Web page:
Anu Hariharan [09:34] – Great.

Cindy Mi [09:34] – It’s an intrinsic motive.

Anu Hariharan [09:36] – That sounds fascinating. And I think, as you mentioned, the one-on-one interaction with the teacher and that motivation also keeps them going to try different projects on the platform.

Cindy Mi [09:46] – Absolutely.

Anu Hariharan [09:47] – I thought you mentioned one very interesting thing, which was you said you’re looking at North America for the teachers. My question there was you started this company in China for customer, your students from China are the ones learning. How did you go about building this great network of teachers? And especially for someone coming from China to the US, and related to that, today you mentioned you’re at a 5% acceptance rate. What is that you really look for when you’re selecting a teacher to the platform?

Cindy Mi [10:18] – Yeah, we are looking into a few qualities that is really important to us for teachers that work with VIPKID. One of the most important be love of kids. So you really have to want to help children grow. It’s not a easy job. You work with children who mostly barely do not speak English. And you don’t speak Mandarin or Japanese or Russian, but then you’re there to help them learn, three-and-a-half year-old. This is fun, but at the same time, very, very challenging. That intrinsic motivation of the teachers is really, really important. And, secondly, qualifications and experience. We’re looking for people with bachelor’s degree, people have a teaching certificate. It can be a TESOL, TEFL, ESL basic certificate. It can be a K-12 teaching certificate. You really have to have that experience of working with kids or student and so that you know the best way to teach. Being able to speak a language and being able to teach is a very, very different skill. In China, we have 1.7 billion people. Everybody speaks Mandarin, but very few can teach. If you think about it, it’s really important that somebody who’s been in the profession long enough that knows how to engage a student’s learning interest. And, lastly, we’re looking for teachers who are able to learn really fast. Teaching online is kind of different. It’s not in the classroom. You have this little video camera. You navigate and then… It’s really important that you learn fast. Although we only have a 5% acceptance rate today, we’re also thinking about how we can better empower our teachers,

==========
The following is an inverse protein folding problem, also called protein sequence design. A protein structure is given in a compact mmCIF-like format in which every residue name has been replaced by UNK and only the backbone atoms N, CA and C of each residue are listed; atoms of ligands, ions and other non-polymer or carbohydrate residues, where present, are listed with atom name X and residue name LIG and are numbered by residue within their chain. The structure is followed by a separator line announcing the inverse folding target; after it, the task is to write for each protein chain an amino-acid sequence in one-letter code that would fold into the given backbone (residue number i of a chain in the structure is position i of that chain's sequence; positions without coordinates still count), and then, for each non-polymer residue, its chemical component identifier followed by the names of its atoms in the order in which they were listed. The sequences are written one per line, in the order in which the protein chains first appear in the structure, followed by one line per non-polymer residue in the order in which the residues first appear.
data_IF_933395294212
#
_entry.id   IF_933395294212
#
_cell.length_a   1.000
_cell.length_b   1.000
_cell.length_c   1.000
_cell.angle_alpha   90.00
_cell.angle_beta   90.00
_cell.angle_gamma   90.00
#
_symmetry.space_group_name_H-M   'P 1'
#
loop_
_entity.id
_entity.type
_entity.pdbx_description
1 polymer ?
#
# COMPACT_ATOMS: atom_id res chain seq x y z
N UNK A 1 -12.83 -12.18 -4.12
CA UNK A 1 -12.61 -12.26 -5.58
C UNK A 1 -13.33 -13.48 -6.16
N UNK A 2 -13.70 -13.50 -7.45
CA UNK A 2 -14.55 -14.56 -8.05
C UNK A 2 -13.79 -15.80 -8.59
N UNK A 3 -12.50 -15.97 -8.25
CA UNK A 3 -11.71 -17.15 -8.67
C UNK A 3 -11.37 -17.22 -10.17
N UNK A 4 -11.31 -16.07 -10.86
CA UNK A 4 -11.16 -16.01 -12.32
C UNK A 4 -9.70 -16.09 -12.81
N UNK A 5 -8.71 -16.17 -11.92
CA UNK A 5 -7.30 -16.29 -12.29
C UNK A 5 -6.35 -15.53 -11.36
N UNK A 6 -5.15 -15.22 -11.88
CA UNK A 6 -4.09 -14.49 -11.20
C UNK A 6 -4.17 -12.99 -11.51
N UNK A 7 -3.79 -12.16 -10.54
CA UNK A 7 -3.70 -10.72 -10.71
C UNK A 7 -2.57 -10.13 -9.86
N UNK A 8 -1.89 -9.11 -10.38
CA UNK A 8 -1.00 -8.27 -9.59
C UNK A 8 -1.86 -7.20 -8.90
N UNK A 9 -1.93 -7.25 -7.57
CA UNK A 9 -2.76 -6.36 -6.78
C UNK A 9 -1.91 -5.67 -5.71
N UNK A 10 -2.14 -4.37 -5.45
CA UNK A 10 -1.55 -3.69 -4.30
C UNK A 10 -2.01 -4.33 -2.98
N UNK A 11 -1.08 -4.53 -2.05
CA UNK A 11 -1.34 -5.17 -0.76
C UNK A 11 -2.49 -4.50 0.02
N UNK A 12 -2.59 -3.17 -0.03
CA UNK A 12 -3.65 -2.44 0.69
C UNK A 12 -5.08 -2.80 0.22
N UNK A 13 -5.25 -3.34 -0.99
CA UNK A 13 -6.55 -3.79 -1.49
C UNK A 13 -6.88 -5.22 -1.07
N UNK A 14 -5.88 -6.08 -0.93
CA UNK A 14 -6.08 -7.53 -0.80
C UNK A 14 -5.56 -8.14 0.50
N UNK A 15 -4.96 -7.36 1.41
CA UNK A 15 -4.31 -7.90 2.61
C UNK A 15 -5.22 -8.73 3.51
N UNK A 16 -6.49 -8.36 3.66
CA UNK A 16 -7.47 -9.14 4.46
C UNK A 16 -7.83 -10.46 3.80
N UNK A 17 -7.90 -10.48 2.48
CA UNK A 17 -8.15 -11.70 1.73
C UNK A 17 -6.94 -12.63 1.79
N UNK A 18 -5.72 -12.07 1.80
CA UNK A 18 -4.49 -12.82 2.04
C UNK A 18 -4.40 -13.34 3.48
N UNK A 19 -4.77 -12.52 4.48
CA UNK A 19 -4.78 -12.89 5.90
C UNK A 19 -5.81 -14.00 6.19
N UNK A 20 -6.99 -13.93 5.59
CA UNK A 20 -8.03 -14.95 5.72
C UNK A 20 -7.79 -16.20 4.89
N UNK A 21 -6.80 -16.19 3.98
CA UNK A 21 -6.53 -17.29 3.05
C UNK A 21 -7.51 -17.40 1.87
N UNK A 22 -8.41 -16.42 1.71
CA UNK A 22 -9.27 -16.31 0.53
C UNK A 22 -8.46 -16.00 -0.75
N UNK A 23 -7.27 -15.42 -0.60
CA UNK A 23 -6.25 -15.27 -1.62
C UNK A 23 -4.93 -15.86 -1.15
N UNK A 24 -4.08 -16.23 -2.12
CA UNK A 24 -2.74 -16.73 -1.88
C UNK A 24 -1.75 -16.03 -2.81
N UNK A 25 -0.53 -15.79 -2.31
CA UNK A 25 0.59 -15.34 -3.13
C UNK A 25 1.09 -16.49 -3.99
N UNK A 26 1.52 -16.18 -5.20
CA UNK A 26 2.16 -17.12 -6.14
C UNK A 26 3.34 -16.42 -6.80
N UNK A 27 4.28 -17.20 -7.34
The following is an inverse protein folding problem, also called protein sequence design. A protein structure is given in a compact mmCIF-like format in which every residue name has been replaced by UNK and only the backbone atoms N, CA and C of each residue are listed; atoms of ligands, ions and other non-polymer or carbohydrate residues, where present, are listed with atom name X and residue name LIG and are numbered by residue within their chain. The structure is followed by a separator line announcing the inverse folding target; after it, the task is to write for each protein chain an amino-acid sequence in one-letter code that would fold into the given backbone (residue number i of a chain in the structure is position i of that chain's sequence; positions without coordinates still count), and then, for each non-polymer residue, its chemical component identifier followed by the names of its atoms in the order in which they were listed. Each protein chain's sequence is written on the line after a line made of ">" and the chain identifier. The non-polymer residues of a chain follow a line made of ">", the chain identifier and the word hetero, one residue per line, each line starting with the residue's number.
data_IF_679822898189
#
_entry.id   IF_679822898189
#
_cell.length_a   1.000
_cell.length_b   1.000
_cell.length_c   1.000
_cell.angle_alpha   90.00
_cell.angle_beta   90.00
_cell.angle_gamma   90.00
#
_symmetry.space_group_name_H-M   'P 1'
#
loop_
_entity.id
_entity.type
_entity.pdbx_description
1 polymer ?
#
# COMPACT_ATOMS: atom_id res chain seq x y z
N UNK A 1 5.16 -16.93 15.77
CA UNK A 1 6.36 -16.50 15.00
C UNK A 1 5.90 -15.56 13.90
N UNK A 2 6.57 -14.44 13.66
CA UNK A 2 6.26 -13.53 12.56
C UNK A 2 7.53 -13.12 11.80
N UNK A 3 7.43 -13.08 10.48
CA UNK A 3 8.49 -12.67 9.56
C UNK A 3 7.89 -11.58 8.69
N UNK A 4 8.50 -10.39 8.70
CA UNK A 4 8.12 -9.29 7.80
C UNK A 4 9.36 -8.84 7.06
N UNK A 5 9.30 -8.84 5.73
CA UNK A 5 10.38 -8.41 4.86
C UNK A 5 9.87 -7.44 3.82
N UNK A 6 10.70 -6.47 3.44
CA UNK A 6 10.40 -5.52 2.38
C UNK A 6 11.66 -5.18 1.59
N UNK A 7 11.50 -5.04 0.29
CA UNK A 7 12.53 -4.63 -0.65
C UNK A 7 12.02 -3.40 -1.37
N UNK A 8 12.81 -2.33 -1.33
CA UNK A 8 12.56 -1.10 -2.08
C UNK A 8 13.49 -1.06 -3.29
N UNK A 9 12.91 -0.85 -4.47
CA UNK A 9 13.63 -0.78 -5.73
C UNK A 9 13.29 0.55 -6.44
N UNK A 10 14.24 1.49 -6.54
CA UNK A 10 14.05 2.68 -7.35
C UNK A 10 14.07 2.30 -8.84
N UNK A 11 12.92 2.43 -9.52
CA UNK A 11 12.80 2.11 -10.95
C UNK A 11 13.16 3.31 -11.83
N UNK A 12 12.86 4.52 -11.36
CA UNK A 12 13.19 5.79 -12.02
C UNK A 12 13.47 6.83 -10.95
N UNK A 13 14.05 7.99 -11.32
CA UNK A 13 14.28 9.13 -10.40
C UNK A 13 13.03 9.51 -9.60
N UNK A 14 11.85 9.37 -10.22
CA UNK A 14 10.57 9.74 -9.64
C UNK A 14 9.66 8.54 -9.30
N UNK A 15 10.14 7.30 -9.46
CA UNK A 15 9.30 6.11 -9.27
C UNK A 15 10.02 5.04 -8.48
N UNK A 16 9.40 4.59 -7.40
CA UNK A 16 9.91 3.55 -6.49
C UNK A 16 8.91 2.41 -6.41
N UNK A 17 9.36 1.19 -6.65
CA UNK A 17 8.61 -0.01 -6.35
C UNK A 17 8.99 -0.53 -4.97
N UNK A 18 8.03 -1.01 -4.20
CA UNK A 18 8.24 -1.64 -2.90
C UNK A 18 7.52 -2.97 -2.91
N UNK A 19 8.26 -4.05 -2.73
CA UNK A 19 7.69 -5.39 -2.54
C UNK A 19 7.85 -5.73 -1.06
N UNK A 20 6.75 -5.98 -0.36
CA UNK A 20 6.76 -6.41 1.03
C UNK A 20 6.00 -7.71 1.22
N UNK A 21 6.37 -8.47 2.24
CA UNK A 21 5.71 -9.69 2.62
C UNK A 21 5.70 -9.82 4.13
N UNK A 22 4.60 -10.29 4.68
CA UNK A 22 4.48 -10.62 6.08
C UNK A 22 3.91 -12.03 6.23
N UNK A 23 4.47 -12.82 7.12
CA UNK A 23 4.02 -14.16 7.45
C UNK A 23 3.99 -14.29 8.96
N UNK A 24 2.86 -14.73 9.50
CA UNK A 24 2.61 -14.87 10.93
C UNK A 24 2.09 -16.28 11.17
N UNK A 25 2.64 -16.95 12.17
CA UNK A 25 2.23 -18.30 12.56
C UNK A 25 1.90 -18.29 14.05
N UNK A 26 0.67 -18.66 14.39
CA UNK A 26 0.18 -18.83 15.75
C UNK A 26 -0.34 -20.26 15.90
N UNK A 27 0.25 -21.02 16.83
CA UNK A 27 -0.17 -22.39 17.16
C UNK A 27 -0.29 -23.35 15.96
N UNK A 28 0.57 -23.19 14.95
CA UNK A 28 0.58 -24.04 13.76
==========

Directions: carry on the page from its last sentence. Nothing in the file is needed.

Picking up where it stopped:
Cindy Mi [12:06] – because we think many of the teachers are really great. It’s just if they cannot figure out how to teach online really fast, they wouldn’t pass our interview today. But if we do more efforts and help them more, I think they have all the fundamentals that we need. And being a teacher in North America is not a easy job. It’s not exactly the highest paid position. And you spend many, many more hours out of the classroom. It really shows significantly surprising, I think. You just devote all your time and love to the kids. And I think they all deserve the best opportunity teaching online and teach students across the globe. We would love to spend more time building better empowerment tools so we can help them more.

Anu Hariharan [12:46] – That’s very interesting because before I was going to talk to you today, I just looked online in YouTube and the first video that came up was from a teacher who said, “I failed my first VIPKID interview, but here are the tips to pass the interview. Or how should we become a better teacher.” I thought that was very interesting.

Cindy Mi [13:06] – There’s almost 20,000 teacher-generated content. It’s very rare. You can search for company in the world, you wouldn’t find out these professionally made content from the supply side of the user for ourselves, right?

Anu Hariharan [13:20] – Yeah. Let’s go back to when you launched the company, because you had to have a global marketplace from day one. You needed these teachers from North America and students from China. Talk a little bit about the first year when you launched. How did you source these teachers?